London based practice have just completed a new museum that houses an internationally significant boat collection on the shores of Windermere in the Lake District National Park in northwest England. The building includes exhibition spaces for the display of steam launches, motorboats, yachts and other vessels telling the stories of their construction and use on the lake.

The site repurposes a historic gravel-extraction plant, continuing the working life of the place with an active conservation programme of the boats. Carmody Groarke have placed an emphasis on the visitor experience amongst buildings in a park landscape that create a connection between people, boats and water, as well as providing a reinterpretation of the site’s picturesque and industrial heritage.

Rather than a singular huge building, a granular ensemble of smaller buildings was a more fitting scale within context. The museum, therefore, has a strong topographical relationship with the land and the water. The wet dock forms the centre-piece of the museum and brings the lake into the heart of the experience to present the collection at water level.

Other buildings that add to visitor experience include the main entrance, conservation galleries, interpretation, education and cafe. Each cluster around the wet dock, protected from the risk of floodwaters through elevation on a podium. The conservation workshop is a standalone building placed closer to the water level on the working boatyard.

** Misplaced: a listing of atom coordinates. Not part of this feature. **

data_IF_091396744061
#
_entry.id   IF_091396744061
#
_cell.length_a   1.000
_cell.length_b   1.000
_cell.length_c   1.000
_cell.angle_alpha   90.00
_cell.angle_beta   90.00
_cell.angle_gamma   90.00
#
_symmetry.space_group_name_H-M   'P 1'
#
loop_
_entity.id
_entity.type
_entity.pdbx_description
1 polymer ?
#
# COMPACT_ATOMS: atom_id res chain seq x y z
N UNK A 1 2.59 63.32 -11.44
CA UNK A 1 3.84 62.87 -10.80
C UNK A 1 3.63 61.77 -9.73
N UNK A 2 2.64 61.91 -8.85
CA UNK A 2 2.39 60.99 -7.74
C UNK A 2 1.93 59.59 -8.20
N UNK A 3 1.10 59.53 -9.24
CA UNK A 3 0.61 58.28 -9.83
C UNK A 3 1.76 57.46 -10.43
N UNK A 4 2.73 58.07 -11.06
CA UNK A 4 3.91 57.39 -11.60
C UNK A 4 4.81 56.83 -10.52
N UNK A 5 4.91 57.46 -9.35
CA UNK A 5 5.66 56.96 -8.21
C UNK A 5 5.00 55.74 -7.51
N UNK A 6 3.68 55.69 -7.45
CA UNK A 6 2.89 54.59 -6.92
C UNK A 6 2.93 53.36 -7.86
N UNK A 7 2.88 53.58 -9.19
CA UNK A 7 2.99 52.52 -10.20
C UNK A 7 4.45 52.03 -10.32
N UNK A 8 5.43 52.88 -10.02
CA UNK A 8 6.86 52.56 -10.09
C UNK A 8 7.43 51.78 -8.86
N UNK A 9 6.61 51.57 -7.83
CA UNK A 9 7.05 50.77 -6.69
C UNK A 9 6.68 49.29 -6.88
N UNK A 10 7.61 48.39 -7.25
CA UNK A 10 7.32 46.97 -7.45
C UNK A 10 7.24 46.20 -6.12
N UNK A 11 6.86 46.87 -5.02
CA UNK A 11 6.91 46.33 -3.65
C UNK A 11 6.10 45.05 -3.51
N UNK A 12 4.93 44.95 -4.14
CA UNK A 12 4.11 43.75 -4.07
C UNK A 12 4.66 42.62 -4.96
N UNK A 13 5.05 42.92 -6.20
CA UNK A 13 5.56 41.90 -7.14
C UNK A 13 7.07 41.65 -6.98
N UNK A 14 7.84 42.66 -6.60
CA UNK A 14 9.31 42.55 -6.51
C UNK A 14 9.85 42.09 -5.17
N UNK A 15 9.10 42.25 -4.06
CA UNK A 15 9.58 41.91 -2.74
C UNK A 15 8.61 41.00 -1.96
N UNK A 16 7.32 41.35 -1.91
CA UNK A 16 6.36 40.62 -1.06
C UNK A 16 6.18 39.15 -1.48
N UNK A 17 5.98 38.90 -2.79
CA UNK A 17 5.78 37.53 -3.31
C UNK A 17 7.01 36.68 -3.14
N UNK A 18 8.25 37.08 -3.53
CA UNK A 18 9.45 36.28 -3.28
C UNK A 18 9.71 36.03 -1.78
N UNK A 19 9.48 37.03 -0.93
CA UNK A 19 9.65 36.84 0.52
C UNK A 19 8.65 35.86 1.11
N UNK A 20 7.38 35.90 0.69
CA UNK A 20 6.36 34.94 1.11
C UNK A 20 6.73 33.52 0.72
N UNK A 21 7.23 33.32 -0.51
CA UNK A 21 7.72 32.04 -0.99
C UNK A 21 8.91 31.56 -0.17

The architectural language of the museum is characterised by the vernacular typology of the roof, taking reference from the pronounced overhanging eaves of Broad Leys grand house on Windermere, as well as more archetypal agricultural and industrial buildings of the Lake District. The building forms are somehow familiar, yet made special by the overhanging canopies which extend to the inside spaces with all-weather shelter into the landscape.

The museum is seen and approached from all sides, from land and water and from a number of points of elevation. Roofs and walls assume an equally important status in the formal composition. Oxidised copper is used as the determining material to give architectural consistency to these elements and to the museum buildings, working together as a cohesive whole. Copper is folded and pinned with a regular pattern of brass fixings giving the elevations
 unique texture, further reinforced by the patina gained by weathering over time. Very large windows and doors enable boats to be easily moved between outside and inside and allows the museum route between buildings to be clearly legible.

“Working closely with Lakeland Arts and museum stakeholders, we wanted to create a museum whose design would make a connection between people, boats and water, and which would also reinterpret the site’s industrial and picturesque heritage,” says Andy Groarke. “Our ambition is that the new museum will frame vivid experiences of the unique collection, the beautiful ecology and the natural landscape of its setting.”

 

Related: Kevin Carmody’s Territory of Architecture.

 

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